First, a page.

One of the things the story teaches us is this: Read yourself as a fiction as well as a fact…The escape into another story reminds us that we too are another story. Not caught, not confined, not predestined, not only one gender or passion. Learning to read yourself as a fiction as well as a fact is liberating…”


The Myth of the Male Bumbler by Lili Loofbourow:

“The bumbler’s perpetual amazement exonerates him. Incompetence is less damaging than malice. And men — particularly powerful men — use that loophole like corporations use off-shore accounts.The bumbler takes one of our culture’s most muscular myths — that men are clueless — and weaponizes it into an alibi.”


I love everything about this routine – her flawless execution, how much she’s enjoying performing, her teammates support – it’s an absolute delight from start to finish, and every time I watch it I do a little cry:


My friend Mark Jonhstone wrote a post over on his site, Content Hubble – How you block your creativity and what to do about it, which I really enjoyed reading. In particular I found this bit about jazz musicians really interesting:

“There was an academic study that monitored the brain activity of jazz musicians. They were wired up to EEG machines and the aim was to see which parts of the brain lit up when they got into flow.

But what they discovered was quite the opposite!

It wasn’t about the parts of the brain that lit up, but the parts that switched off.

The area that turned off was the frontal region (which can be thought of as the social brain), where we consider what might happen when we take an action — it might not work, we might make a mistake, and others might judge us.”

Mark also has a newsletter which you can sign up to here.


Pat is my spirit animal:

“If I only knew where I was to die, I’d never go near the place.”


And finally, this is so great it hurts:

PS I suspect you’ll like this, even if, like me, you’re of the opinion that Wonderwall is a deeply mediocre song which got way too much airplay initially, (and frankly ever since); and if you never hear it again for the rest of your life you’ll be just fine, thanks.


Part II: Books I’m Reading Right Now

First up, “Boy Parts” by Eliza Clark. In this book, our protagonist is Irina, an artist who picks up men, and photographs them. Her work is unsettling and has shades of violence, much like Irina herself. When she’s invited to show her work at an art exhibition in London, the process of trawling through her archives triggers her, and her already self-destructive behaviour kicks up to a whole new level.

Comparisons have been drawn between Boy Parts and American Psycho – imagine Patrick Bateman as a consistently underestimated pretty woman from Newcastle. There are definitely shades of American Psycho here: like Bateman, Irina is an unreliable narrator, a narcissist, and possibly even a sociopath; however, she lacks Bateman’s levels of privilege, and she’s vulnerable in ways that Bateman isn’t – Irina is both a victim and a perpetrator of violence.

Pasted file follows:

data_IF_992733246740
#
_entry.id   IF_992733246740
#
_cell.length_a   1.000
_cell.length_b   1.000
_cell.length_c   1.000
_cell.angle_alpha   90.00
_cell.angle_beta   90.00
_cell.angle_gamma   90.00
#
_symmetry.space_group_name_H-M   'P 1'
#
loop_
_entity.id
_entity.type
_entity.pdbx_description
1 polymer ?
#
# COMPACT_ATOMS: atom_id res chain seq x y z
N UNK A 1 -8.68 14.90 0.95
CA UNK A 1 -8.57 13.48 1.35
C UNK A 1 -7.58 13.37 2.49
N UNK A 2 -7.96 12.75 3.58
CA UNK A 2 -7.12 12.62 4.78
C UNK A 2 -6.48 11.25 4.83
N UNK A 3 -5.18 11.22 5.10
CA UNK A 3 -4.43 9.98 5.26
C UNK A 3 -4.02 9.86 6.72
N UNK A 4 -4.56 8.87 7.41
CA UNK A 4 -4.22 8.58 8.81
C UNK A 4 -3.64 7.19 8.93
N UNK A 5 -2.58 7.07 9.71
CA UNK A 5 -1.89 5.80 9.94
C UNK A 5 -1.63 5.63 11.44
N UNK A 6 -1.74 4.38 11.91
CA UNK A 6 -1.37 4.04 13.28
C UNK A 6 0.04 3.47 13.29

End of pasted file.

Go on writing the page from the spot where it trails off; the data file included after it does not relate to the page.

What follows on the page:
At its heart, I think it’s a book about gender, class, power, and beauty. Clark herself has said she’s interested in how people conflate beauty with goodness, and how people treat others better when they are dressed nicely or are conventionally good-looking.

This is definitely not a book for everyone – it includes scenes of sexual violence, drug use, and self-harm. But if you enjoyed American Psycho, I think you’ll also enjoy Boy Parts – I definitely did.


As you may recall from issue three of this newsletter, I absolutely loved the TV series, Tales from the Loop (Amazon Prime), and so I treated myself to the book that the series was based on “Tales from the Loop” by by Simon Stålenhag.

It’s a beautiful hardcover book filled with art and stories from Stålenhag’s childhood.

“The Loop was deep underground. It was an enormous circular particle accelerator and research facility for experimental physics…

Our parents worked there. Riksenergi’s service vehicles patrolled the roads and the skies. Strange machines roamed in the woods, the glades, and the meadows. Whatever forces reigned deep below sent vibrations up through the bedrock, the flint lime bricks, and the Eternit facades, and into our living rooms.”

The images above are from the book, and you can see more of Stålenhag’s artwork here. I’ve also ordered the follow-up to Tales from the Loop; a book called Things from the Flood, and I’ll doubtlessly be blethering on about it in the next issue of this newsletter.


Recommendation of the fortnight goes to “Spirals in Time: The Secret Life and Curious Afterlife of Seashells” by Helen Scales. I picked this book up in the course of writing my play, The Sleep Stealers (my protagonist, Alex is fascinated by seashells). For the sake of transparency, I didn’t expect to be recommending this book to you – I started reading it for research purposes, but it’s both fascinating and brilliant.

Scales is a marine biologist, and so her starting-point is the biology and ecology of molluscs, but like most ecological subjects this becomes quickly intermeshed with human history. For example, seashells were previously used as currency, and it’s thought that “spondoolies” (slang for money), is a modern variant of “spondulix”, which was probably coined thanks to the spondylus shell which was used to make neolithic jewellery and was also an early form of currency.

The biology of molluscs is fascinating too: mollusc bodies are nearly all foot, and so, when a snail swallows, “its food goes right through its mind”. Also, it’s thought that perhaps the patterns on mollusc shells are actually self-written notes, so these creatures don’t forget where they were in their shell-making efforts.

Some of today’s molluscs are bigger than you might realise, for example, Noble Pen Shells, a large species of Mediterranean clam, have shells which can reach up to 120 cm (4 ft) in length. But it the past molluscs were even bigger. If it were possible to travel back in time to the Ordovician period, you might encounter a shelled cephalopod named cameroceras – a creature with a shell more than 10 metres (30 ft) in length – that’s about the size of a double-decker London bus. Probably best to stay on dry land, huh?


Part III: Things I’ve Been Watching

I’m still at my Dad’s, and it’s becoming increasingly apparent that there’s not a great deal of overlap between the sort of stuff I like to watch, and the sort of stuff Dad likes.